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British Industrial History

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Percy Frederick Tarbutt

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Percy Frederick Tarbutt (1848-1904)


1904 Obituary [1]

PERCY FREDERICK TARBUTT, born on the 10th December, 1848, left Magdalen College, Oxford, to serve an apprenticeship to Simpson and Co, of Westminster, and to E. A. Cowper, afterwards pursuing his studies at the School of Mines.

He then obtained employment under the late Sir Charles Bright, and was engaged from 1870 to 1877 in superintending the construction of telegraph-cables and in cable-laying in the West Indies. Proceeding subsequently to Servia, he was there employed by Sir Charles in mining operations and in the design and erection of pumping, air-compressing, and boring machinery.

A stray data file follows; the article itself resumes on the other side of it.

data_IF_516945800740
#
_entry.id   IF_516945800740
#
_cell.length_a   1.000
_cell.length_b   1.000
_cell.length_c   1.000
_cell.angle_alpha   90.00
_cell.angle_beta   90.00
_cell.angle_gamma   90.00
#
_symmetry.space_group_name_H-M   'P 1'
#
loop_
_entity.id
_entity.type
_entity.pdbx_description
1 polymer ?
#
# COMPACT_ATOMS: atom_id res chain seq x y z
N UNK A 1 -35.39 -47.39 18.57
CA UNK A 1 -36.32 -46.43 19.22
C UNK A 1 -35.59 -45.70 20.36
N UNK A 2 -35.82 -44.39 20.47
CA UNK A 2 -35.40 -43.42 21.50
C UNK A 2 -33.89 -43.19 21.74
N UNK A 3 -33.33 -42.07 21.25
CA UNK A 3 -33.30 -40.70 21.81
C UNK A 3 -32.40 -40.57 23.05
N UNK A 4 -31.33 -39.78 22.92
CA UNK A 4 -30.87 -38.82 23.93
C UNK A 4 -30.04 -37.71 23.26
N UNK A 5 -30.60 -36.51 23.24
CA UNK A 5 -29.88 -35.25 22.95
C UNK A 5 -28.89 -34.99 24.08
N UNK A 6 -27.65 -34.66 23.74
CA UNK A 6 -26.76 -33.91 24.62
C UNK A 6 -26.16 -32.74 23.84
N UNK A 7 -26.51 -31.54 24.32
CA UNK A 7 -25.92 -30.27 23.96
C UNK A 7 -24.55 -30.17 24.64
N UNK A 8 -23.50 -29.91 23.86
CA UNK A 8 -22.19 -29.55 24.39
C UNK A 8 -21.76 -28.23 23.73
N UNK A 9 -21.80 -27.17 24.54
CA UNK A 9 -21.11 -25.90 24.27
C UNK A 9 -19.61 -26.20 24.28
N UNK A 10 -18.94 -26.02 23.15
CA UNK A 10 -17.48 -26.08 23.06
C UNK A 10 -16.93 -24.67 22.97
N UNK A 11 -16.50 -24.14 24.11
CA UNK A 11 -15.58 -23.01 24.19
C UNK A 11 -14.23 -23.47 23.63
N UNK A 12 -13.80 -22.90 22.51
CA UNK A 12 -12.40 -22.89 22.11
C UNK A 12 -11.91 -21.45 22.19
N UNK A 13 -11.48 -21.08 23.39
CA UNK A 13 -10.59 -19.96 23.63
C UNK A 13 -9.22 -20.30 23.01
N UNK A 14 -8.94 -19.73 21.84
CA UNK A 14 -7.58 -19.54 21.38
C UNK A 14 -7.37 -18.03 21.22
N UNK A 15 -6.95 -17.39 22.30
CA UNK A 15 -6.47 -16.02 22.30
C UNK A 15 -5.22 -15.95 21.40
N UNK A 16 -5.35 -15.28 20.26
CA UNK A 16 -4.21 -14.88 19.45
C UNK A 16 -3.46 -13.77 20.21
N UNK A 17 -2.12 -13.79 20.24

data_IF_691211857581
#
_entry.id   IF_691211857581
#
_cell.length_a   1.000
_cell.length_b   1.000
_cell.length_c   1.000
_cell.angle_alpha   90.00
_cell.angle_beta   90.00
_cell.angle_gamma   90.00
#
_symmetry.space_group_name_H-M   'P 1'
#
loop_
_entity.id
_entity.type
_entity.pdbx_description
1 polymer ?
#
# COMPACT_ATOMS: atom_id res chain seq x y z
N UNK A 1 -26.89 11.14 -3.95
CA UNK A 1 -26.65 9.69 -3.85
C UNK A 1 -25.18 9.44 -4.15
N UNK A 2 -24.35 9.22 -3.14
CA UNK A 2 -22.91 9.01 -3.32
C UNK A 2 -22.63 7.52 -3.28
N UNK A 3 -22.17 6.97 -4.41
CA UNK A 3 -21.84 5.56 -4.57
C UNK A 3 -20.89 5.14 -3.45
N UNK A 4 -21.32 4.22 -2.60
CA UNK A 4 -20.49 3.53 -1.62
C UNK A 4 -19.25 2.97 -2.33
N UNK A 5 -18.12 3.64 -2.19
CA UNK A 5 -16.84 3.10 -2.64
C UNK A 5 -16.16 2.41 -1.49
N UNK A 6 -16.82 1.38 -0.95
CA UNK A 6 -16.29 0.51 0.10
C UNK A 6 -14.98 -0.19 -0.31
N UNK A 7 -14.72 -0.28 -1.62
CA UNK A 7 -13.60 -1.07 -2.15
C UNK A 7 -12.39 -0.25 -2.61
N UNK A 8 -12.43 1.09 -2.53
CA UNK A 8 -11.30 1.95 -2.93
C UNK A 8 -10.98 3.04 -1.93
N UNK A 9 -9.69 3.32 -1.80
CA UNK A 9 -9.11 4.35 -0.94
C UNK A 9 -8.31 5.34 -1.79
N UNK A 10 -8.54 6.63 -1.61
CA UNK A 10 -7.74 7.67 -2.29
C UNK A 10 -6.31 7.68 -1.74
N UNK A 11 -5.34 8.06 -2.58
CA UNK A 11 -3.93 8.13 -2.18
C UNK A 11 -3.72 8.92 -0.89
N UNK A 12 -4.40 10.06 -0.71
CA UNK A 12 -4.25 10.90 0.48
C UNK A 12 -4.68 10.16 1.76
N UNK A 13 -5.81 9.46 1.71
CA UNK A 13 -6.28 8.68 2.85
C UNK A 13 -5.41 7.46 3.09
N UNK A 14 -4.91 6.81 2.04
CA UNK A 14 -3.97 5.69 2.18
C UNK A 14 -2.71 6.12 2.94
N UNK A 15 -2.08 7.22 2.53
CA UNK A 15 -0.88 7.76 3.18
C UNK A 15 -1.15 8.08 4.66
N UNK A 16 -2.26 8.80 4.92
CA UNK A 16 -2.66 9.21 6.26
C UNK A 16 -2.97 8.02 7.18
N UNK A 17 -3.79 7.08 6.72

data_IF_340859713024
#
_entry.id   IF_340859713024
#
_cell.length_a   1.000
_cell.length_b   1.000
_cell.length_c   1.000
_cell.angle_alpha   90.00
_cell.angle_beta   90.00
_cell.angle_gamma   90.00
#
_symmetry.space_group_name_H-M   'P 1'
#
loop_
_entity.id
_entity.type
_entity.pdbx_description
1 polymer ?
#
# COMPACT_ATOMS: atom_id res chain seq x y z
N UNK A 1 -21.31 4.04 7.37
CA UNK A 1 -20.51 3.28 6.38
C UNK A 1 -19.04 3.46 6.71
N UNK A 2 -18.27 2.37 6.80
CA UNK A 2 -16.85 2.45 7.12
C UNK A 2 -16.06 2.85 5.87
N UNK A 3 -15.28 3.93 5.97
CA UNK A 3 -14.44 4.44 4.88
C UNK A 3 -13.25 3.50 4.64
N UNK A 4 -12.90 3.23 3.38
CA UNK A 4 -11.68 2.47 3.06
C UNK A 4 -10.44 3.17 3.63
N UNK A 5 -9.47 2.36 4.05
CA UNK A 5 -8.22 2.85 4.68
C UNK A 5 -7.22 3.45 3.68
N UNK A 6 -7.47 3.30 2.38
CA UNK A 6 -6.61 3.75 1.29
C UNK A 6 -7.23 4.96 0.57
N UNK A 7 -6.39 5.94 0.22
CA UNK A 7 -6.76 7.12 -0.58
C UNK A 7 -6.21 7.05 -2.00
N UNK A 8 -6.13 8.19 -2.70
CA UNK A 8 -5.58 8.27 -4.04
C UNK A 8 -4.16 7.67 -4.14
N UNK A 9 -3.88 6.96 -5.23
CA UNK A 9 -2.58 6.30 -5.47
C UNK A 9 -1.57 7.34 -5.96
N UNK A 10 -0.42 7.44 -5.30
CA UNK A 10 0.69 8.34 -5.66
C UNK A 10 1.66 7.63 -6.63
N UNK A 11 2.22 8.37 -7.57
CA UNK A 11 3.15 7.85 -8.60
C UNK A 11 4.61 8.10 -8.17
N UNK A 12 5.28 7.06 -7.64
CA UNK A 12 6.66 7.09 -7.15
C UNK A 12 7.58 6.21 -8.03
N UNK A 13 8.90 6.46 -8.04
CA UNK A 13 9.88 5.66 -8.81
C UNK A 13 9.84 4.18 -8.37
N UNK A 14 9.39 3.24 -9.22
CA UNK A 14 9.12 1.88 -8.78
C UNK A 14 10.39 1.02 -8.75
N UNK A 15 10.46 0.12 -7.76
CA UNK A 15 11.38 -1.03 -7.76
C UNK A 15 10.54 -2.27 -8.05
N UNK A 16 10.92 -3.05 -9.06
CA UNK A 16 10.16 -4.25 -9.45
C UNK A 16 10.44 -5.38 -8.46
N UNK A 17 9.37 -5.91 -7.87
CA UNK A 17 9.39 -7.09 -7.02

In 1877 he accepted service under the late Colonel Sir Francis Bolton, being occupied during that and the following year in designing mining and other machinery, and in examining and reporting on mines.

In 1878, Mr. Tarbutt founded the firm of Tarbutt and Quentin, afterwards Tarbutt, Son and Janson, mining and consulting engineers, on whose behalf he visited many countries, prospecting and reporting on mines, and superintending their working and the design and erection of their machinery. Mr. Tarbutt was one of the first to realize the value of deep-level mines, and for many years prior to his death, which took place on the 30th May, 1904, he devoted his energies to the direction of mining enterprises in all parts of the world.

Mr. Tarbutt was elected an Associate Member of the Institution on the 14th April, 1885, and was transferred to the class of Members on the 18th December, 1888.



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